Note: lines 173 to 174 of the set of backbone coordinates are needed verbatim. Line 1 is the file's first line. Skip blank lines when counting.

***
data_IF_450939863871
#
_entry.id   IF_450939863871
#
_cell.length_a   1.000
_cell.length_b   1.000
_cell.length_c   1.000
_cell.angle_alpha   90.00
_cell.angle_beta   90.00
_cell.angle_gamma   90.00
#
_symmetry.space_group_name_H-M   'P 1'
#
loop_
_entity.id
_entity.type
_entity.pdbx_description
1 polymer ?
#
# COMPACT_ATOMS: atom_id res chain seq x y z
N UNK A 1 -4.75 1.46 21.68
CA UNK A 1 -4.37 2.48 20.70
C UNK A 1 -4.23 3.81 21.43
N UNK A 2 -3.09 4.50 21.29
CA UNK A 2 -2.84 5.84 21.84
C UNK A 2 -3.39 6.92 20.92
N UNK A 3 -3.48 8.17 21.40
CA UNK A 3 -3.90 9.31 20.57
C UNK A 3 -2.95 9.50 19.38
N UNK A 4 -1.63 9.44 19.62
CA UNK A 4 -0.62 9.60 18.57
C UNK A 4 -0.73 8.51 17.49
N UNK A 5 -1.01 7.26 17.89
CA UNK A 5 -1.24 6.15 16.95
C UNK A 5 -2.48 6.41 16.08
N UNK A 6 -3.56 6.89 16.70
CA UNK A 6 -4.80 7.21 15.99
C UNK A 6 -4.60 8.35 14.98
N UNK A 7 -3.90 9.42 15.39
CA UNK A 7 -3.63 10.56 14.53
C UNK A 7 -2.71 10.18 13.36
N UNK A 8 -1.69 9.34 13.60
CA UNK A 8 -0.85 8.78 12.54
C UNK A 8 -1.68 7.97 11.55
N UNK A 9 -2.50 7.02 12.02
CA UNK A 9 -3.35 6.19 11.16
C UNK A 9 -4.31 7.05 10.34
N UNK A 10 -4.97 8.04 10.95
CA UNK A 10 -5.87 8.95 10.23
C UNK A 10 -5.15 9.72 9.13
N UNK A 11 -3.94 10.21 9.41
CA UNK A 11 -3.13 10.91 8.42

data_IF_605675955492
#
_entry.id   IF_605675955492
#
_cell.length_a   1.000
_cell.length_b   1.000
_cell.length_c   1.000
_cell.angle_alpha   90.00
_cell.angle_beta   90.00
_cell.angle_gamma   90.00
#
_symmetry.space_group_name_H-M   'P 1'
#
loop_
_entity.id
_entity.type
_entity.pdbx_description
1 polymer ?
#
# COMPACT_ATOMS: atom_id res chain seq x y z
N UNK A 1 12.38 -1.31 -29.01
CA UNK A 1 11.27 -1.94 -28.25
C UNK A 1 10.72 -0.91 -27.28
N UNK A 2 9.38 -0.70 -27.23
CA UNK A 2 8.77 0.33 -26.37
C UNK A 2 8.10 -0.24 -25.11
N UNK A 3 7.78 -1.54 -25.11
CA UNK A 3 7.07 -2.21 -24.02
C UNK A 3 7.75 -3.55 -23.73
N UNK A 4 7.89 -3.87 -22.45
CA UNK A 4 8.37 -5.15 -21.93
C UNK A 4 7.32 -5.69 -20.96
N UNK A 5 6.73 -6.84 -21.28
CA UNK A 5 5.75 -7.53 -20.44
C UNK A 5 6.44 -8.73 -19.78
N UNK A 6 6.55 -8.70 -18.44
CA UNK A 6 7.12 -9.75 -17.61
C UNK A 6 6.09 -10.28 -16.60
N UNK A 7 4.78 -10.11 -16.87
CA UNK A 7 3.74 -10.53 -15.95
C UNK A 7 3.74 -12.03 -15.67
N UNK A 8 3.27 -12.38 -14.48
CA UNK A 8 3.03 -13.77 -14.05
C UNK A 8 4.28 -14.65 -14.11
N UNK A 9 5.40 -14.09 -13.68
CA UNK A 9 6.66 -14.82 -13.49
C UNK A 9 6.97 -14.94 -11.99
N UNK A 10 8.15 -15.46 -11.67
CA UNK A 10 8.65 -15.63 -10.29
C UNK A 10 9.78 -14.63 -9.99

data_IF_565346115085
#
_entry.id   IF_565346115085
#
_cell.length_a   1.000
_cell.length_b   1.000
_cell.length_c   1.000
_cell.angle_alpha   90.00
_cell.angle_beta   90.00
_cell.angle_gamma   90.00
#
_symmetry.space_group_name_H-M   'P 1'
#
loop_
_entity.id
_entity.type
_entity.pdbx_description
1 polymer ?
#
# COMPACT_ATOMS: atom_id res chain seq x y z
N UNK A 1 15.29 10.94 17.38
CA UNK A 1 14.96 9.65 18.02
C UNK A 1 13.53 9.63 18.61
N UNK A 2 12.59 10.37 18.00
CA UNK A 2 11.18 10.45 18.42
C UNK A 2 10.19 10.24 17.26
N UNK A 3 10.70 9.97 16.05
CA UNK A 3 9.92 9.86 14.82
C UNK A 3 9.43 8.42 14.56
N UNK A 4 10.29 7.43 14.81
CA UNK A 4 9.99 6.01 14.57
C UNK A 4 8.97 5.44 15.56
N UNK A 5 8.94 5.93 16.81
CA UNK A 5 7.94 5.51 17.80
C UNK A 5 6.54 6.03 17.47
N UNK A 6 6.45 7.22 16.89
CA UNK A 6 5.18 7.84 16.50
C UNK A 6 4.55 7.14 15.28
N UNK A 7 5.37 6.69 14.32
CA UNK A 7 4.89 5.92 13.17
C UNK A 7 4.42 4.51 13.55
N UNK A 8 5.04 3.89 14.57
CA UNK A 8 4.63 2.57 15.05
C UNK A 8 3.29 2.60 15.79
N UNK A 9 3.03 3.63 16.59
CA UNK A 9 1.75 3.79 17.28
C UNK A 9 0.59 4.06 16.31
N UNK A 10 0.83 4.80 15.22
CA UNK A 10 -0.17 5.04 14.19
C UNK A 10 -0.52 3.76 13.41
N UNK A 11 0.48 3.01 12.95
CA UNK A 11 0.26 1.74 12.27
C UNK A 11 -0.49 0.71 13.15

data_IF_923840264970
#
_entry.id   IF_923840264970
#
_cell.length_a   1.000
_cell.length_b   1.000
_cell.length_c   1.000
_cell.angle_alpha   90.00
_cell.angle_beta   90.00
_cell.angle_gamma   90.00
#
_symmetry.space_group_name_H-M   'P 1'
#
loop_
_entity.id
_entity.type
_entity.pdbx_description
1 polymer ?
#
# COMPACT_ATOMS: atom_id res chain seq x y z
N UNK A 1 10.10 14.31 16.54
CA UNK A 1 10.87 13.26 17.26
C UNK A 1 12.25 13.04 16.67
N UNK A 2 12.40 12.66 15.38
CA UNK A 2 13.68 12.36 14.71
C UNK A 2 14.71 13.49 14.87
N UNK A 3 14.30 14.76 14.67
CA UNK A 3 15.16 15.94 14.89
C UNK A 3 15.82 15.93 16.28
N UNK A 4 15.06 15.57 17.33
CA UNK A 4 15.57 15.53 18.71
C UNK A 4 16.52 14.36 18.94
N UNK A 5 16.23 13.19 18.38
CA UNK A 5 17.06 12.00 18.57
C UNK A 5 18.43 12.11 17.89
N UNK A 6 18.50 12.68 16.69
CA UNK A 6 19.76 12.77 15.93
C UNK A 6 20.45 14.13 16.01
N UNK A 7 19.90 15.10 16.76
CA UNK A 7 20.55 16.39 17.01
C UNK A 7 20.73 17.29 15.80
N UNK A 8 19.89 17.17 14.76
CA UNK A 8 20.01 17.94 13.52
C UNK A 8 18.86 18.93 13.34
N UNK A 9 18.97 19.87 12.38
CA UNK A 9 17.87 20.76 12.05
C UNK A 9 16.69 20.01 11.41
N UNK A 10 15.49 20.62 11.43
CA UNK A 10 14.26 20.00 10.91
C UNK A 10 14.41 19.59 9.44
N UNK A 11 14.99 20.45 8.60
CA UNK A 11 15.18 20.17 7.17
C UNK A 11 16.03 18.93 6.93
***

1 polymer ?
#